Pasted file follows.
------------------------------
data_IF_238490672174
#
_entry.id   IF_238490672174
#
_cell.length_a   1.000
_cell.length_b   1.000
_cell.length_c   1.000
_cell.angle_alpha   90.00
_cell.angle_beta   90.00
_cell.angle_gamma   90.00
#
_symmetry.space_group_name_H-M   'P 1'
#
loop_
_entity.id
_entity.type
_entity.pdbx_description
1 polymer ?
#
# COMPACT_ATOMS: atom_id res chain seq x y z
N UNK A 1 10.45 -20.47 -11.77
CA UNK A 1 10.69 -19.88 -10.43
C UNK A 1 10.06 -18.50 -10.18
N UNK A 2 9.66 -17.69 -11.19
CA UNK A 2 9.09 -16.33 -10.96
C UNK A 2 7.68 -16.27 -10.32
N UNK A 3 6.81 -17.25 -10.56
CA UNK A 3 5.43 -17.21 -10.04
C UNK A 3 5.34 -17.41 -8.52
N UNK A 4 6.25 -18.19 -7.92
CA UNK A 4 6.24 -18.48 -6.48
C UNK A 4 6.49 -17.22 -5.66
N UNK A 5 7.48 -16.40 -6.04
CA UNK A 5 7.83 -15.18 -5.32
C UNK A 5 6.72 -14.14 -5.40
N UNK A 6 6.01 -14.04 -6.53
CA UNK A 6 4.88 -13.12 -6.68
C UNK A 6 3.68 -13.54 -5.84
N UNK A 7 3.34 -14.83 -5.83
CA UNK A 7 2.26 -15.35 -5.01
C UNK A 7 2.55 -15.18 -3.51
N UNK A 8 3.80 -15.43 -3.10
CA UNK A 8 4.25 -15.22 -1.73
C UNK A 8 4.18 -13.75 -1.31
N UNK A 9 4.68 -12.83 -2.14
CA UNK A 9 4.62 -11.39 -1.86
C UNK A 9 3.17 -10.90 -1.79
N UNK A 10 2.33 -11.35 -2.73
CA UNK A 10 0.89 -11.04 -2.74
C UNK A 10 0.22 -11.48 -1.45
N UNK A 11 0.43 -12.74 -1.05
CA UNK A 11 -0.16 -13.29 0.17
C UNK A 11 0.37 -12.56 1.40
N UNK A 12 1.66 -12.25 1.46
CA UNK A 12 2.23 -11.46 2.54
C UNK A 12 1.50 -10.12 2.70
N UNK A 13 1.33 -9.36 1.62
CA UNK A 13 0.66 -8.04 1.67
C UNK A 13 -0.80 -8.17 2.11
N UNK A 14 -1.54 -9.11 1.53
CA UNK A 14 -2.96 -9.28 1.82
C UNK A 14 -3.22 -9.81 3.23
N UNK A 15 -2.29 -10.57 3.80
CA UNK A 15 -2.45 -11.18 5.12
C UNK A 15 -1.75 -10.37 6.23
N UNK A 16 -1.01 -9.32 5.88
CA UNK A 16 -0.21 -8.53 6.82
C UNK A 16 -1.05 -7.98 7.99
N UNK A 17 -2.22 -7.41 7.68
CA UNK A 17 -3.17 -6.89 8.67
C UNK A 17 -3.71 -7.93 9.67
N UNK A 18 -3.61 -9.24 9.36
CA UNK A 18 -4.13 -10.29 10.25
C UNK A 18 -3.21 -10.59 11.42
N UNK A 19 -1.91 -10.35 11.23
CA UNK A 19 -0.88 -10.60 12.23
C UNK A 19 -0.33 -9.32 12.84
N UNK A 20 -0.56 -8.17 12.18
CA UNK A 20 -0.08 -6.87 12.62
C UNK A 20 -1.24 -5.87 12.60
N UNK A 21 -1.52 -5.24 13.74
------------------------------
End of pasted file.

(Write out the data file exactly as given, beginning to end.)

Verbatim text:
data_IF_238490672174
#
_entry.id   IF_238490672174
#
_cell.length_a   1.000
_cell.length_b   1.000
_cell.length_c   1.000
_cell.angle_alpha   90.00
_cell.angle_beta   90.00
_cell.angle_gamma   90.00
#
_symmetry.space_group_name_H-M   'P 1'
#
loop_
_entity.id
_entity.type
_entity.pdbx_description
1 polymer ?
#
# COMPACT_ATOMS: atom_id res chain seq x y z
N UNK A 1 10.45 -20.47 -11.77
CA UNK A 1 10.69 -19.88 -10.43
C UNK A 1 10.06 -18.50 -10.18
N UNK A 2 9.66 -17.69 -11.19
CA UNK A 2 9.09 -16.33 -10.96
C UNK A 2 7.68 -16.27 -10.32
N UNK A 3 6.81 -17.25 -10.56
CA UNK A 3 5.43 -17.21 -10.04
C UNK A 3 5.34 -17.41 -8.52
N UNK A 4 6.25 -18.19 -7.92
CA UNK A 4 6.24 -18.48 -6.48
C UNK A 4 6.49 -17.22 -5.66
N UNK A 5 7.48 -16.40 -6.04
CA UNK A 5 7.83 -15.18 -5.32
C UNK A 5 6.72 -14.14 -5.40
N UNK A 6 6.01 -14.04 -6.53
CA UNK A 6 4.88 -13.12 -6.68
C UNK A 6 3.68 -13.54 -5.84
N UNK A 7 3.34 -14.83 -5.83
CA UNK A 7 2.26 -15.35 -5.01
C UNK A 7 2.55 -15.18 -3.51
N UNK A 8 3.80 -15.43 -3.10
CA UNK A 8 4.25 -15.22 -1.73
C UNK A 8 4.18 -13.75 -1.31
N UNK A 9 4.68 -12.83 -2.14
CA UNK A 9 4.62 -11.39 -1.86
C UNK A 9 3.17 -10.90 -1.79
N UNK A 10 2.33 -11.35 -2.73
CA UNK A 10 0.89 -11.04 -2.74
C UNK A 10 0.22 -11.48 -1.45
N UNK A 11 0.43 -12.74 -1.05
CA UNK A 11 -0.16 -13.29 0.17
C UNK A 11 0.37 -12.56 1.40
N UNK A 12 1.66 -12.25 1.46
CA UNK A 12 2.23 -11.46 2.54
C UNK A 12 1.50 -10.12 2.70
N UNK A 13 1.33 -9.36 1.62
CA UNK A 13 0.66 -8.04 1.67
C UNK A 13 -0.80 -8.17 2.11
N UNK A 14 -1.54 -9.11 1.53
CA UNK A 14 -2.96 -9.28 1.82
C UNK A 14 -3.22 -9.81 3.23
N UNK A 15 -2.29 -10.57 3.80
CA UNK A 15 -2.45 -11.18 5.12
C UNK A 15 -1.75 -10.37 6.23
N UNK A 16 -1.01 -9.32 5.88
CA UNK A 16 -0.21 -8.53 6.82
C UNK A 16 -1.05 -7.98 7.99
N UNK A 17 -2.22 -7.41 7.68
CA UNK A 17 -3.17 -6.89 8.67
C UNK A 17 -3.71 -7.93 9.67
N UNK A 18 -3.61 -9.24 9.36
CA UNK A 18 -4.13 -10.29 10.25
C UNK A 18 -3.21 -10.59 11.42
N UNK A 19 -1.91 -10.35 11.23
CA UNK A 19 -0.88 -10.60 12.23
C UNK A 19 -0.33 -9.32 12.84
N UNK A 20 -0.56 -8.17 12.18
CA UNK A 20 -0.08 -6.87 12.62
C UNK A 20 -1.24 -5.87 12.60
N UNK A 21 -1.52 -5.24 13.74